Here’s an interesting scenario: A bar patron purchases and consumes multiple alcoholic beverages at one establishment before being refused service at another because he is intoxicated. He then makes the decision to drive, loses control of his vehicle, and kills a pedestrian. Afterward, the father of the individual killed sues the first establishment for negligence, and wins.
It may sound like a movie plot, but that’s exactly what happened in Cimino v. The Milford Keg, Inc., 385 Mass. 323 (1981). In that case, a jury found that the bartender was negligent in serving a patron who was exhibiting “drunk, loud and vulgar” behavior and was “visibly intoxicated,” and therefore the death of the pedestrian was proximately caused by the bartender’s negligent act under the state’s Dram Shop Laws.
In the U.S., Dram Shop Laws refer to those laws that dictate liability, either criminal or civil, in cases where the act of providing alcohol may have played a role in an injury or infraction caused by a person under the influence of alcohol. Dram Shop Laws are mainly concerned with the activities of liquor stores and establishments that serve alcohol. The most common incidents addressed by the Dram Shop Laws on the books in more than 40 states involve injuries caused by drunk drivers, but these laws have also been a part of cases involving bar fights and other unlawful behavior.
In Massachusetts, Dram Shop Laws prohibit selling or delivering liquor to an intoxicated person (Mass. Gen. Laws Ch. 138 § 69), and any person who suffers physical injury, property damage, or consequential damage may sue a licensed liquor seller who served an intoxicated person. In New Hampshire, a licensed liquor seller is liable if they sell alcoholic beverages to a minor or an intoxicated individual.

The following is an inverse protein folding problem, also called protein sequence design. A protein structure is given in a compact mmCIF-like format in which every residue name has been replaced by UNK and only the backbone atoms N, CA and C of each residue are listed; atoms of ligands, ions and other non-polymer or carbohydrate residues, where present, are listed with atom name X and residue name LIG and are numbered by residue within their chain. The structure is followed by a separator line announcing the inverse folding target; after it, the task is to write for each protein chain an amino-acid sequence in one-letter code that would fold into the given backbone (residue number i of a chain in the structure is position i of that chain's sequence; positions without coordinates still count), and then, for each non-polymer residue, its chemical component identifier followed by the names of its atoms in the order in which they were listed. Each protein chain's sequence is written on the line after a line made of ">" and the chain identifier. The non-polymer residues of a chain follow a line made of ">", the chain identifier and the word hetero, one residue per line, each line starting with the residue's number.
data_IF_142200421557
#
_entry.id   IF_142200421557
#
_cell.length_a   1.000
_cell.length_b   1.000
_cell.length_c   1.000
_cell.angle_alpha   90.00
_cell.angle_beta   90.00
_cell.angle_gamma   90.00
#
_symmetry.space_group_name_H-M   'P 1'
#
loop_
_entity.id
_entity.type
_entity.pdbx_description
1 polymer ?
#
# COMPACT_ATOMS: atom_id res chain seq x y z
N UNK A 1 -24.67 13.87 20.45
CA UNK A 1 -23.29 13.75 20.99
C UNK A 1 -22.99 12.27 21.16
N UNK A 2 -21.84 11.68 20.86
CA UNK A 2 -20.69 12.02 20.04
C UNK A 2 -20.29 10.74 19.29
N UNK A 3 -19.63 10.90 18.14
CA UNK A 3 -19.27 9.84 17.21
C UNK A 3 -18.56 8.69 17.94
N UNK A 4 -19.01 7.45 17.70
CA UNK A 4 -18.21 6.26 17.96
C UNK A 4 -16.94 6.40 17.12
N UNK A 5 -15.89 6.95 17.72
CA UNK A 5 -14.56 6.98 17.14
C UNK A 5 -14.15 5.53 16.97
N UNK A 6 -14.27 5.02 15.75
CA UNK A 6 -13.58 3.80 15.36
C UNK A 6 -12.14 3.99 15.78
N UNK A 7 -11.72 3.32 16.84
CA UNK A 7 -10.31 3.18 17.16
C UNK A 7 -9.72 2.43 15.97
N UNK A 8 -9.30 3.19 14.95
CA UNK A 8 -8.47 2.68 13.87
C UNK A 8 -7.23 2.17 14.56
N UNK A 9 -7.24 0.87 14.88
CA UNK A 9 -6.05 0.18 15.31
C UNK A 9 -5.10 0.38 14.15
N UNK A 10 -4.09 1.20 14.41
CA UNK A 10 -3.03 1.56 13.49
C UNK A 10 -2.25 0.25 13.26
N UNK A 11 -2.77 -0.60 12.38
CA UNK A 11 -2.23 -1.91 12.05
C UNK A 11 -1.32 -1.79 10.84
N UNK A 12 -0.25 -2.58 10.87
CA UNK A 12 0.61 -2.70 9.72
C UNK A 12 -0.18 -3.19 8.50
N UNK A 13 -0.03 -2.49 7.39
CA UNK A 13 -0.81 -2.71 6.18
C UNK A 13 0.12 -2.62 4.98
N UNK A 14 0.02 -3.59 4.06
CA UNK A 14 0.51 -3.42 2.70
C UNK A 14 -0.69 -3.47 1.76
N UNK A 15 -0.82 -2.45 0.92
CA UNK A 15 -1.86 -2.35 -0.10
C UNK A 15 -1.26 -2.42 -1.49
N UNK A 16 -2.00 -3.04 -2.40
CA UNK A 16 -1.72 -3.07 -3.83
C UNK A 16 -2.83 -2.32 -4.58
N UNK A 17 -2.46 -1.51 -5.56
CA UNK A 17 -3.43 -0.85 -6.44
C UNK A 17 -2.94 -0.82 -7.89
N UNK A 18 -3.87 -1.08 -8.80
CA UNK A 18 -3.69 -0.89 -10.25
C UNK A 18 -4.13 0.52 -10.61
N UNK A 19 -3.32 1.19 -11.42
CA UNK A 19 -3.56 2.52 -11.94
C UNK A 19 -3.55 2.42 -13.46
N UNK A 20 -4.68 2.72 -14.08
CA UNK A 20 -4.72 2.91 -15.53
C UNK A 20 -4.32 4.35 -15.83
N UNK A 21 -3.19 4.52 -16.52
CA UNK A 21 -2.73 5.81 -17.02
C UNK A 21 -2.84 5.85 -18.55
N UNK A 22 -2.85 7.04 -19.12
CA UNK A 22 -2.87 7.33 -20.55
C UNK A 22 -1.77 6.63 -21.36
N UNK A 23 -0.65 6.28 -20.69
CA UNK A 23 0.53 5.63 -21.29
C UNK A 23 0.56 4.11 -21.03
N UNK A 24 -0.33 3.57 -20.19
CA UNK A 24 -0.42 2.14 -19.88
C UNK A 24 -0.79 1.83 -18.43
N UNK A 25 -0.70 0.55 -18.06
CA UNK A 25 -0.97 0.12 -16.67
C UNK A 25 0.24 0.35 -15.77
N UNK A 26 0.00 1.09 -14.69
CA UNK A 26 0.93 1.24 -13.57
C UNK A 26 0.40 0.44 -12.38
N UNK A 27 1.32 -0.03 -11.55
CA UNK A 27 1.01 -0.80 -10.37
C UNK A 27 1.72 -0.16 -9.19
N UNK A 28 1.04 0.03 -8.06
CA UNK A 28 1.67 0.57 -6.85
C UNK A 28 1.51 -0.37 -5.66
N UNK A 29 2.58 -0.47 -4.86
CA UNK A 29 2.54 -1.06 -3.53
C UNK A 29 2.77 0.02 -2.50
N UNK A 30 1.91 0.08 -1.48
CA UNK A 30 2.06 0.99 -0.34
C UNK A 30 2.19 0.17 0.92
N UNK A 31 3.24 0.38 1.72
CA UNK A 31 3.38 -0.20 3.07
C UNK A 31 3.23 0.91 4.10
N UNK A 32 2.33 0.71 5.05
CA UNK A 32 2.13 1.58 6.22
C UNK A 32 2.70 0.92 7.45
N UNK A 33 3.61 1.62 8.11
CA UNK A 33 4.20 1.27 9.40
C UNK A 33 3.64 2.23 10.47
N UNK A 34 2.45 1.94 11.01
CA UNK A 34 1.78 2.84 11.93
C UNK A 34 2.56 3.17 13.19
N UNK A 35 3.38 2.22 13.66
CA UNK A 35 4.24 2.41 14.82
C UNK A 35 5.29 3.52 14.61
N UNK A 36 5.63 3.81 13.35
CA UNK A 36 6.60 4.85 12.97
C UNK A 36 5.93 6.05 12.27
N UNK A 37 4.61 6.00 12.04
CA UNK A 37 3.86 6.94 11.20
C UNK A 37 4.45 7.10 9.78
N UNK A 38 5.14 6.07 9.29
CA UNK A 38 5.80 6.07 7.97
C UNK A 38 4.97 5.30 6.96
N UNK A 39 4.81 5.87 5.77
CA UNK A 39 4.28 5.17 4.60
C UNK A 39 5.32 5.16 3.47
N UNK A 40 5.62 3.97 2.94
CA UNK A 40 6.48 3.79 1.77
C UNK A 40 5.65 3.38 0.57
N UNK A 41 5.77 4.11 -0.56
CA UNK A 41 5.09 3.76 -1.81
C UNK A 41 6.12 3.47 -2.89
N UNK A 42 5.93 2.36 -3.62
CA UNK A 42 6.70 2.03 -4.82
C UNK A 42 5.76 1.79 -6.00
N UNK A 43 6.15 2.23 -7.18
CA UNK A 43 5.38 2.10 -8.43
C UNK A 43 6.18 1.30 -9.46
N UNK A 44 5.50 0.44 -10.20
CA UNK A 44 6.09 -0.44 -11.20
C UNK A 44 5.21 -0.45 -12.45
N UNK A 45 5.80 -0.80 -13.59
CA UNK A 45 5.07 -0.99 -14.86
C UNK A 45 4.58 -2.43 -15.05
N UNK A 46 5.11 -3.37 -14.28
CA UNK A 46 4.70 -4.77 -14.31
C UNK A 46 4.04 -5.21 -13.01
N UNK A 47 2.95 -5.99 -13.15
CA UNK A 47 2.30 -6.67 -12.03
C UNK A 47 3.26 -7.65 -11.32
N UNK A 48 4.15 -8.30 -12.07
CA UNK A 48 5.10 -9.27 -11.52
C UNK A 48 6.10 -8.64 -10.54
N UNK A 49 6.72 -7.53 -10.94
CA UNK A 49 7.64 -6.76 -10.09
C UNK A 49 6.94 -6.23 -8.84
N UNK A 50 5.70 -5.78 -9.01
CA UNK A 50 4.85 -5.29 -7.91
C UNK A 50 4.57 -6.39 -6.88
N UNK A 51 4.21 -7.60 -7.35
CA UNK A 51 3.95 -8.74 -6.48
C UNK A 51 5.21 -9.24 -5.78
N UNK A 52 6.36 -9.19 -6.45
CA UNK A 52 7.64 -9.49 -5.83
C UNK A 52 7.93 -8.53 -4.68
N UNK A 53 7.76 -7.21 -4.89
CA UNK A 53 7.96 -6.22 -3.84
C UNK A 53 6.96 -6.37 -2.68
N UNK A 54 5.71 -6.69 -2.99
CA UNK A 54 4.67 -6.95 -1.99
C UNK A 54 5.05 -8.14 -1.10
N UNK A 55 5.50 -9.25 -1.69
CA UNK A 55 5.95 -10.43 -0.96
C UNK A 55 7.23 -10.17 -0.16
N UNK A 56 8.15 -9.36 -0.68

On the surface, Dram Shop Laws can seem reasonable. Someone who is “visibly intoxicated” may be a danger to themselves, others, and property, so anyone who provides more alcohol to an already inebriated individual could be making a potential injury or incident more likely. But the reality is that bartenders and other waitstaff are provided with no special training and cannot necessarily be relied upon to provide an expert evaluation of an individual’s behavior or the likelihood that they will commit a crime. Therefore in Massachusetts, New Hampshire, and the many other states with Dram Shop Laws, these types of lawsuits remain a tangled knot largely up to juries to unravel.
DUI attorney Michael Bowser has years of experience successfully defending men and women accused of drunk driving in Massachusetts and New Hampshire. If you have been charged with a DUI in Massachusetts or New Hampshire, it is vital that you talk to an attorney who understands the law. Call Attorney Michael Bowser today at 1-888-5BOWSER to discuss the circumstances of your case.